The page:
I bold the part most relevant to this idea of the movie as a report of the present-day circumstances during which it was made, from the draft script excerpt where a show is described that is most likely the infamous “Death Squad”:
I have an idea for an hour television series, and I’d like to lay it in your lap. Here’s the back-up story. The hero is white-collar middle-class, an architect, aviation engineer, anything, a decent law-abiding man. He lives with his wife and daughter in a large city. His wife and daughter are raped and he’s mugged. He appeals to the police, but their hands are tied by the Warren Court decisions. There’s nothing but pornography in the movies, and vandals bomb his church. The animals are taking over. So he decides to take the law into his own hands. He buys a gun, practices till he’s an expert. He takes up karate, becomes a black belt, an adept in Kung Fu and all the other martial arts. Now, he starts walking the streets of the city, decoying muggers into preying on him. He kung fu’s them all. Pretty soon, he’s joined by a couple of neighbors. What we’ve got now is a vigilante group. That’s the name of the show — the Vigilantes. The idea is, if the law won’t protect the decent people, they have to take the law into their own hands.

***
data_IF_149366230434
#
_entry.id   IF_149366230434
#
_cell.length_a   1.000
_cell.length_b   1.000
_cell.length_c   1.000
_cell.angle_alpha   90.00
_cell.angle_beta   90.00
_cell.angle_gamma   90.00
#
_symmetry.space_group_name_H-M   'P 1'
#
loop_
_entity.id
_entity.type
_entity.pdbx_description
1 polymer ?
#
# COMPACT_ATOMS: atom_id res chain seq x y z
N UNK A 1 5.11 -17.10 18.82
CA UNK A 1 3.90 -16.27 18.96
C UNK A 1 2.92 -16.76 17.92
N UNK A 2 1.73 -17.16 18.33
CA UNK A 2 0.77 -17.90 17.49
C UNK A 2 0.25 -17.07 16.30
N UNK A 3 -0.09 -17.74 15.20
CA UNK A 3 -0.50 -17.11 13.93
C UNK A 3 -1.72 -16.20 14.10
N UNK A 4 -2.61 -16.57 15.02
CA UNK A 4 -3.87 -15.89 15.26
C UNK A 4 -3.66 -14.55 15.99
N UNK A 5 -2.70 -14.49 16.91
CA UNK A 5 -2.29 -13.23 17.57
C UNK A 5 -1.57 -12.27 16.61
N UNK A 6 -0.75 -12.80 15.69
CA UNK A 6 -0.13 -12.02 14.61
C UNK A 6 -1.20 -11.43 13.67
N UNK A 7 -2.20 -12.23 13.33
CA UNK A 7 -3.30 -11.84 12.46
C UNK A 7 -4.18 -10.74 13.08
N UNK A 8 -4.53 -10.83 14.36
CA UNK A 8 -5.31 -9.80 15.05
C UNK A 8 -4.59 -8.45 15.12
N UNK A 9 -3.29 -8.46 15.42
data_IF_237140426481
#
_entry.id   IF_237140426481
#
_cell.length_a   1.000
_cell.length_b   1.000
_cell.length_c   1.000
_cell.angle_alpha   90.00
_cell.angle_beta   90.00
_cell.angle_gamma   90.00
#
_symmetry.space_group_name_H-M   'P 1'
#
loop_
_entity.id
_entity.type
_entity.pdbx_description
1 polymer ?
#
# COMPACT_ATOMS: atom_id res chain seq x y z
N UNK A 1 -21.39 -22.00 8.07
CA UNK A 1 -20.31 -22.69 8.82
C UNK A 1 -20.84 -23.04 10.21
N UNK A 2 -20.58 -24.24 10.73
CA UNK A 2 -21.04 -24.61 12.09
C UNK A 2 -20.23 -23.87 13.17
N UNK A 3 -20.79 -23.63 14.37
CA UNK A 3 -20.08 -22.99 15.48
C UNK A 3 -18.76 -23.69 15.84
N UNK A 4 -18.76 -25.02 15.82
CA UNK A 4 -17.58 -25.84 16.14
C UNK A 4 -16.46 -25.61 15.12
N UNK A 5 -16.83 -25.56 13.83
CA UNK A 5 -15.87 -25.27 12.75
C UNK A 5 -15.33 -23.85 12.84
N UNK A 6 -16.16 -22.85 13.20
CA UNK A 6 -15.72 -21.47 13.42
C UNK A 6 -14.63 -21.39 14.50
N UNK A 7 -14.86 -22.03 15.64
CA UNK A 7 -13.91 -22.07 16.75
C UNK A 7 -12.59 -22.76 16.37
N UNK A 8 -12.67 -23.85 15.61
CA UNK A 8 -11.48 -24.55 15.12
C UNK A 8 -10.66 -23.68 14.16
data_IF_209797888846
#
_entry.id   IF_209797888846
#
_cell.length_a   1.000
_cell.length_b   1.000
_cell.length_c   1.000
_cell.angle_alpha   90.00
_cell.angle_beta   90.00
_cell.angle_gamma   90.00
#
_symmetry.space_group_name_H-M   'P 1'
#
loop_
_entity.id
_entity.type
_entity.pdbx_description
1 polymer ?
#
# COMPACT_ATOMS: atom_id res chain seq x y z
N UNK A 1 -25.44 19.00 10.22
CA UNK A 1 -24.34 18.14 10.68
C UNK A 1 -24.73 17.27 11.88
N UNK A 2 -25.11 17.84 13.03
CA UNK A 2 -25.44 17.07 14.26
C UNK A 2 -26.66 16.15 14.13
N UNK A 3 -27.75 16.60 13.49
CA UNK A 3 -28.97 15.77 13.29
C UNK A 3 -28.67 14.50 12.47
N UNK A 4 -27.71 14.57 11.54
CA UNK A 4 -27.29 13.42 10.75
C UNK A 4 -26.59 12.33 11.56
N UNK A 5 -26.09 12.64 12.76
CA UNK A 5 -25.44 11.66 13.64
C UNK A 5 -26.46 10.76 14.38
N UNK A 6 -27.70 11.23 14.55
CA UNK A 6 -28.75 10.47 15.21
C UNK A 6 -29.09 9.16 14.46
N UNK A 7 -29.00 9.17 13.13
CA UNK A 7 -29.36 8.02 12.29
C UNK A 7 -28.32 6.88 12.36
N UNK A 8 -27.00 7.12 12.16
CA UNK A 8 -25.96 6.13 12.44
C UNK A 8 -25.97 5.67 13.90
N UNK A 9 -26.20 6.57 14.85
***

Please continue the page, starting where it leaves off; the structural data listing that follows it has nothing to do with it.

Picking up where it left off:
That may be he most fascistic idea I’ve heard in years.
And a shameless steal from a movie called “Death Wish.”
I know. And, so far, “Death Wish” has grossed seventeen million domestic. It obviously struck a pulse in Americans. I want to strike the same pulse. Now, let me finish, Hy. The format is simple. Every week a crime is committed, and the police are helpless to deal with it. The victim turns to our group of vigilantes. What the hell, it’s FBI, Mission Impossible, Kojack, except the heroes are ordinary citizens, your neighbors and mine.
I find the whole thing repulsive.